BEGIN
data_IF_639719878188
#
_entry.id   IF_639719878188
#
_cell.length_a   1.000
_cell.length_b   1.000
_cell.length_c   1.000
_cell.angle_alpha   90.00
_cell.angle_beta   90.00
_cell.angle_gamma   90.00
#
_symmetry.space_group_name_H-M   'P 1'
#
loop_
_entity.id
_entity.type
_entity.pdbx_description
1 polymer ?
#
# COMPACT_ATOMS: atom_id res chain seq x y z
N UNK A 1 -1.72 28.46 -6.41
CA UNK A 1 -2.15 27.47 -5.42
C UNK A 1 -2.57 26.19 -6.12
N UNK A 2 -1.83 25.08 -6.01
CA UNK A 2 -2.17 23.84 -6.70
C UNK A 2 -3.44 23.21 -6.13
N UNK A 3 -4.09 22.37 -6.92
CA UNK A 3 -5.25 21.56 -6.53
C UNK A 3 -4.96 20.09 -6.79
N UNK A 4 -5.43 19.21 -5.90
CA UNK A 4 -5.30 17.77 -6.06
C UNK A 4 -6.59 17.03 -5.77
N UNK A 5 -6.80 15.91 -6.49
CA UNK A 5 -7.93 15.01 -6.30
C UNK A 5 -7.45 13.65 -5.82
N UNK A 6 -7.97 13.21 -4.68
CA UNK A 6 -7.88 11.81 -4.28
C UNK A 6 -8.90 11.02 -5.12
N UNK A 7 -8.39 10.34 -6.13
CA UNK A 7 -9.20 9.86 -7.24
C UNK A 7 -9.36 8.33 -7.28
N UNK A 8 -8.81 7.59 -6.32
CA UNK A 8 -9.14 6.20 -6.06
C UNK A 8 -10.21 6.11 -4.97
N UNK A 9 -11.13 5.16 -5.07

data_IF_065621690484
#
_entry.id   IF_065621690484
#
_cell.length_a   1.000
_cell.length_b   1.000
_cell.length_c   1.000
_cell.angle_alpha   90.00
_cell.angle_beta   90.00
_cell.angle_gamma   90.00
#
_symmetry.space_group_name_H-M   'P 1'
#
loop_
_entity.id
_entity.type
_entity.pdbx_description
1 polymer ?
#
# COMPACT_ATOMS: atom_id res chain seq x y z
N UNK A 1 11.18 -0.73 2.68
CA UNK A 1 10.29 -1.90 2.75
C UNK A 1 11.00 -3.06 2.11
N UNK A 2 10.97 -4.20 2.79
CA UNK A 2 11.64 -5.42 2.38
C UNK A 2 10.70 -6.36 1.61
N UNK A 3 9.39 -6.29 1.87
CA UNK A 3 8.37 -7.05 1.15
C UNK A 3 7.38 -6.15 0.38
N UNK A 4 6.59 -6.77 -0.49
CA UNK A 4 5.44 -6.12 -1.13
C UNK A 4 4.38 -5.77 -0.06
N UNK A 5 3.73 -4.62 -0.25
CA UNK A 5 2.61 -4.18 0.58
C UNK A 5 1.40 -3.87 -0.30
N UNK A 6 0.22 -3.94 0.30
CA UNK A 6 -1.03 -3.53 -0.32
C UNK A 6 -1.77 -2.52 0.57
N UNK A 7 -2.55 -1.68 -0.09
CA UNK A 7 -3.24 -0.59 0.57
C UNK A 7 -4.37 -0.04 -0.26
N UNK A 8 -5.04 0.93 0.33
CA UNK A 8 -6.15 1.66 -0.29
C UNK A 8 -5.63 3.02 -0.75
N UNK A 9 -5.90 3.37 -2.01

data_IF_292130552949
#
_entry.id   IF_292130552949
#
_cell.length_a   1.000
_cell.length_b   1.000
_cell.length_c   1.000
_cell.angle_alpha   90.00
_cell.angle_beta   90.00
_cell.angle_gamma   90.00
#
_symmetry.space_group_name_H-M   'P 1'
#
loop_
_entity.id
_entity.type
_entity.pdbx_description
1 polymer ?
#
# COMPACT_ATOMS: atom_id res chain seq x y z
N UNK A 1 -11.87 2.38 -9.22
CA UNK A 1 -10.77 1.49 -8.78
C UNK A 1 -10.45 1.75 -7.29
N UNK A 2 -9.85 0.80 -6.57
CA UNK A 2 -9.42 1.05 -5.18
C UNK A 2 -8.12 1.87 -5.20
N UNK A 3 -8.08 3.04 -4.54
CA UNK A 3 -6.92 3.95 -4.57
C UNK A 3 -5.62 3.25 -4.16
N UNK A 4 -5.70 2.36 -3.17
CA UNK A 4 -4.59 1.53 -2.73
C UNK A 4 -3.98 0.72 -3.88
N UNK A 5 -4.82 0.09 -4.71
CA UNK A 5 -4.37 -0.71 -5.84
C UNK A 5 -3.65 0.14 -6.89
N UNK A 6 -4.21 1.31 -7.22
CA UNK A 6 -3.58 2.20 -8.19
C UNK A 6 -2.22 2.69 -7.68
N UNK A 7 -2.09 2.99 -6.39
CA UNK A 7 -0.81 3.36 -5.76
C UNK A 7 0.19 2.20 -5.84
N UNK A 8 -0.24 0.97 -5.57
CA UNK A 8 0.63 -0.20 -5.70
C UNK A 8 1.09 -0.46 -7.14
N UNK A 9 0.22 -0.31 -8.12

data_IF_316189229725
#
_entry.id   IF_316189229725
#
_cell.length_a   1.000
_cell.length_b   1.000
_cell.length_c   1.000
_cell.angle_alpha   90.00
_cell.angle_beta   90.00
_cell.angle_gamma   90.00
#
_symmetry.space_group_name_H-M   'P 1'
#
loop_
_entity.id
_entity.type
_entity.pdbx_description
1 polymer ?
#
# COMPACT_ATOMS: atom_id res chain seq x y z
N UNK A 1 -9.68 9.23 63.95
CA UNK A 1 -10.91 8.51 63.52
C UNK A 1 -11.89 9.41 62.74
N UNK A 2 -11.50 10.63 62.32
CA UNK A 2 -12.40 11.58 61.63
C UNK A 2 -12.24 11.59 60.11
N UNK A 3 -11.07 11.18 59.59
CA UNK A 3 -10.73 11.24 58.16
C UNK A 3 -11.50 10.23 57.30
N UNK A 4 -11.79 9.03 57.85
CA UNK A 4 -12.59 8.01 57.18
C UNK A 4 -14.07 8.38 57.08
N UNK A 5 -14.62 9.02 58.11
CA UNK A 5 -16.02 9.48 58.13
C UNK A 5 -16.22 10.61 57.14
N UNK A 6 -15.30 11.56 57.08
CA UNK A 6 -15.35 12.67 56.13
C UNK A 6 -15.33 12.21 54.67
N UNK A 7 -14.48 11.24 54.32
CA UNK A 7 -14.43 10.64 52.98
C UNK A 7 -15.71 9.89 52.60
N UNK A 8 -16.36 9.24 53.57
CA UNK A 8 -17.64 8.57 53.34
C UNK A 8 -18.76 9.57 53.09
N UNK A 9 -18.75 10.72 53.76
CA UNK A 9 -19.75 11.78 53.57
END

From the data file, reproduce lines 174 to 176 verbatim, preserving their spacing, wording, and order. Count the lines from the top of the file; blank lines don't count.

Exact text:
N UNK A 7 -14.48 11.24 54.32
CA UNK A 7 -14.43 10.64 52.98
C UNK A 7 -15.71 9.89 52.60